Tuesday, October 14, 2008

A Glance at Economics Noble Laureate Paul Krugman's Web site.

He has an interesting-looking article (which i didn't read) on 'interstellar trade' (relevant to musical economics, such as Sun Ra's arkestra). In this 1978 paper he cites one of his working papers from 1987; others seemed to have interpreted this to be a relativistic effect (possibly related to Godel's rotating universe), but equally it would seem to be an application of Feynman-Wheeler absorber theory, or even just a simple interpretation of quantum theory in which the present is an average of motions from the past and future.

Another paper on Ricardo discusses his problem with Robert Reich, from the period when Reich was, if I recall, using some ideas found in Krugman's trade work, to argue against 'laisser faire'. I actually looked at Krugman's papers, and Reich's critiques of trade seemed 'spot on', and supported by Krugman. Krugman was essentially arguing about the details, or parameter values---while Reich's critique was possibly sound, "in the real world" the innefficiencies of free trade were actually so small, Krugman seemed to argue, that Reich was misinterpreting the theory (as a non-expert in economics would).

Possibly at Princeton and MIT they don't have Wal-Mart.

(A similar argument by Krugman in Scientific American mostly dismissed the role of trade in rising income inequality, arguing that other factors such as skill based technological change was more important. In other words, "Stolper-Samuelson effects" are possible, but were likely small or irrelevant in the US situation. However, Krugman didn't mention that the S-S result really only applies under condiditions of full employment, among others (likely a frictionless labor market is also required), so his argument was irrelevant.

Similarily, Krugman may have never heard of 'undocumented workers from Mexico".)

Also, Krugman has another paper on some so-called 'new theory of rising income inequality" which essentially makes exactly these points. In other words, Krugman's papers really do contain all the results claimed by critics of free trade, from Reich, to Nader, to the IFG, etc. The main themes of these papers are 'multiple equilibria'----supposedly this is some 'new' idea when in fact even by the time Krugman wrote his paper I think it was already almost beaten to death. Krugman has another paper on such a 'new theory' about income, which essentially appears to be a retread and relabeling of herbert Simon's 1950's work, or even Thurow's 70's work on statistical discrimination (which itself can be viewed as a special case of Simon).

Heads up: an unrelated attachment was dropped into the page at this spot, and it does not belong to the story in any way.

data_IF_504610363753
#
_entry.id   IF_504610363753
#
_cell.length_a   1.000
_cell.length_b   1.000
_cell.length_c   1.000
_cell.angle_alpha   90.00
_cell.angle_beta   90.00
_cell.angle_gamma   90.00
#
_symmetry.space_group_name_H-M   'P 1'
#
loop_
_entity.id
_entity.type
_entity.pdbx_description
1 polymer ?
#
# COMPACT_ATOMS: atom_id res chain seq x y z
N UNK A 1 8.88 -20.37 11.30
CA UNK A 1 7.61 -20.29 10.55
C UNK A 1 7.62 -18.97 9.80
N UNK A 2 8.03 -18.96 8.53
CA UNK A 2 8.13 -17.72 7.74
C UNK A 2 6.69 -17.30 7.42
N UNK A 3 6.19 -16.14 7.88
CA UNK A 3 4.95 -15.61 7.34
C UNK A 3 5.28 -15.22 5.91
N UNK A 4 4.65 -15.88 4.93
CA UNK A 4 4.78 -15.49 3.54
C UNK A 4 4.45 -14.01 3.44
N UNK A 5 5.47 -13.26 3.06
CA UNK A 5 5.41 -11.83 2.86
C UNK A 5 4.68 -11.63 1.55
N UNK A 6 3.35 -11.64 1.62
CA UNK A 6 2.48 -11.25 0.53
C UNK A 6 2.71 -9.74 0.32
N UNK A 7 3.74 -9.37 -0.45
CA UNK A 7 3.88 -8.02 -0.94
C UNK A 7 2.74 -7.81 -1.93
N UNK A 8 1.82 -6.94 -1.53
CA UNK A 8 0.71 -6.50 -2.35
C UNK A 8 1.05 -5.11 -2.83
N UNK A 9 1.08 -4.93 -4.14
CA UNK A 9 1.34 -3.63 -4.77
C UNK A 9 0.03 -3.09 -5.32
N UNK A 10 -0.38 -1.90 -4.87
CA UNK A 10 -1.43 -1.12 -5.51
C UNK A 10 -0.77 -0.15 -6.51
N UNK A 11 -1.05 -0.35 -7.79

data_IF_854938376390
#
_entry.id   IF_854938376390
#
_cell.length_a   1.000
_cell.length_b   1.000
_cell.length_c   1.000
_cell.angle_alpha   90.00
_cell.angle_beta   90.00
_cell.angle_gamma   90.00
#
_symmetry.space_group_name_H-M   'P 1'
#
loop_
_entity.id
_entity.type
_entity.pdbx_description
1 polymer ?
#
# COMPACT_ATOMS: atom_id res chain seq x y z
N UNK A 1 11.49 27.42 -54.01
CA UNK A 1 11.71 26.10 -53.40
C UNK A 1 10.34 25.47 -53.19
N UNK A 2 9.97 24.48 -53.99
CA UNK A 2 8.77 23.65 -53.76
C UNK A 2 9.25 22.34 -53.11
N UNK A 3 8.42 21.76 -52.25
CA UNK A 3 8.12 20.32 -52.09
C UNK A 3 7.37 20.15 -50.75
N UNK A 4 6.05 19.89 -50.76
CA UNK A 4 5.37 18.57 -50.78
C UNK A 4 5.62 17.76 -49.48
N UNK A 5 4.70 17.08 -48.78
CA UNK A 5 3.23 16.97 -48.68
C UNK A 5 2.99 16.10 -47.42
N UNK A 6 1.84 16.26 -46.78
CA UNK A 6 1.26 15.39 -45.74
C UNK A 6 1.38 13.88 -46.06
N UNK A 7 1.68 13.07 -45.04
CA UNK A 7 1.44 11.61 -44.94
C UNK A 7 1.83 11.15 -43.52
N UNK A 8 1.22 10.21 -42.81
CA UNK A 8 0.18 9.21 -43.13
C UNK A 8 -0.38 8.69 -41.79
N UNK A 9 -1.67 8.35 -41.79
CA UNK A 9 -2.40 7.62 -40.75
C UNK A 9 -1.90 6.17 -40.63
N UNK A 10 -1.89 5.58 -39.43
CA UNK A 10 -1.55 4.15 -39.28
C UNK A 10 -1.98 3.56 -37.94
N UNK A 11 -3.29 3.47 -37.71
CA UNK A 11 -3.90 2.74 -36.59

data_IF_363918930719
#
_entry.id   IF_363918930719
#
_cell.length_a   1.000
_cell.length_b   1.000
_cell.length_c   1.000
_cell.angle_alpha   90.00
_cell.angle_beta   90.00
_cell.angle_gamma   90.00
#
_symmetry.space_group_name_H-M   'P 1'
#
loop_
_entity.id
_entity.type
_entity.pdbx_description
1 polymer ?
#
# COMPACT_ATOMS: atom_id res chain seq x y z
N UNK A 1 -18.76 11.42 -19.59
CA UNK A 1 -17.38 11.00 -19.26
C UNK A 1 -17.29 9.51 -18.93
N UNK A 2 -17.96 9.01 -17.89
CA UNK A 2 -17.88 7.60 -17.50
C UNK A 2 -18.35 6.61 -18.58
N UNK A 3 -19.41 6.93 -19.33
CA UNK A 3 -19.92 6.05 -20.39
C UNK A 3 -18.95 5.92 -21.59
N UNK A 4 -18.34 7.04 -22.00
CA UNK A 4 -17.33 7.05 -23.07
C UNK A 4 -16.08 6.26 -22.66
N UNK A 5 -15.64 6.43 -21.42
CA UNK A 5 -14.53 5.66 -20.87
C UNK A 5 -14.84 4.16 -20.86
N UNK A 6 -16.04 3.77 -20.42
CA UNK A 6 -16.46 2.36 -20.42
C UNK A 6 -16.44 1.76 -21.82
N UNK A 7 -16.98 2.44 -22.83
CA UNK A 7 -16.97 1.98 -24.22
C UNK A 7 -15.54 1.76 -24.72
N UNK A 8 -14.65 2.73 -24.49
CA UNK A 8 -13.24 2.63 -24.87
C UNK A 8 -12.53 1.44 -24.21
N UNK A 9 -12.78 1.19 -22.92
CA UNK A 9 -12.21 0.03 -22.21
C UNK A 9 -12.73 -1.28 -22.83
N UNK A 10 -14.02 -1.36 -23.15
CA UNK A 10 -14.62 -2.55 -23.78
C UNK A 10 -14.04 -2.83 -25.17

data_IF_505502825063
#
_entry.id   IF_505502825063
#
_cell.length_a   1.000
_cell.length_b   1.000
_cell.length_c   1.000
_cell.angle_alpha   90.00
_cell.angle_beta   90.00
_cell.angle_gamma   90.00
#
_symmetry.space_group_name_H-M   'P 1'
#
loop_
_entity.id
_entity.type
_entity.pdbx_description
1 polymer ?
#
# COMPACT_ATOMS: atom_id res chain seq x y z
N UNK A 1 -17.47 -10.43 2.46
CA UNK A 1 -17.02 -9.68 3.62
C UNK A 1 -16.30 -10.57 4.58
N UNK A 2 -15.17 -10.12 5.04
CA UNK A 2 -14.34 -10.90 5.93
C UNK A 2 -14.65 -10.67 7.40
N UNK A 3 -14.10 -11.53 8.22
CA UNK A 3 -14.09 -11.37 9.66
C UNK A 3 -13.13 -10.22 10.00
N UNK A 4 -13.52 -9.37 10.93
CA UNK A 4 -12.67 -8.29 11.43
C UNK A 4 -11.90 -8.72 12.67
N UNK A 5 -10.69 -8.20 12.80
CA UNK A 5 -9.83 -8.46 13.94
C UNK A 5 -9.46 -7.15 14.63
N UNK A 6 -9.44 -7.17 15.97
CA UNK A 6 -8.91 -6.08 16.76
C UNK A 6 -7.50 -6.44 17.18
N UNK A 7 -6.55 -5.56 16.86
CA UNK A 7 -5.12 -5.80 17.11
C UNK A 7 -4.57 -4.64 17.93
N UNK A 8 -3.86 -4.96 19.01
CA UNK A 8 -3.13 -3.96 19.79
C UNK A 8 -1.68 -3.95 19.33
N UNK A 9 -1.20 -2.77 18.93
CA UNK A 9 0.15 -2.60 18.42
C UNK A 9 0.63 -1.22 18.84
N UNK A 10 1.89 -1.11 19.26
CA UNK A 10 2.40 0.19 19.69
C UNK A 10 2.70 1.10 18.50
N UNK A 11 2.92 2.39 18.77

Krugman, in his ricardo paper, also dismisses 'santa fe style modeling' as being both abstruse, overrated (because many results from that approach follow from the standard economic and biological arguments), and too often wrong or innaplicable when applied to real systems. My view of that approach, noted by others, is that it is simply more general, and possibly more 'elegant' (though this may only be for people trained in physics). (Like the income distribution theory, many insights of Krugman's trade work actually appear in previous papers from outside much of economics, and also from less prestigious orthodox places than Princeton or MIT.) It appears most standard classical and neoclassical economics emerge as special cases of the more general case. Standard economists, it may appear, are really just attached to a possibly outmoded formalism, and set of ideas (free trade), and hence are practicing theology and ritual.

None of this actually says that Krugman is not a good economist in the sense of knowing formal modeling and being able to use his models to interpret economic realities. But, it does mean he is likely way overrated, both in terms of the newness, profundity, and applicability of his work. (Like Jeffrey Sachs, Krugman seems to have reversed himself so many times that any of his policy prescriptions and interpretations of reality seem suspect---he might better recuse himself. )

One can ask what the value is of people who practice theology and ritual. I guess at Williamsburg they do historical enactments and get a salary.

The whole idea of the Noble prize' seems suspect because it simply selects one exemplar of what really is a large, contentious, and messy enterprise. Also I dought he needs the money, so it could be invested in something more profitable, or worthy.


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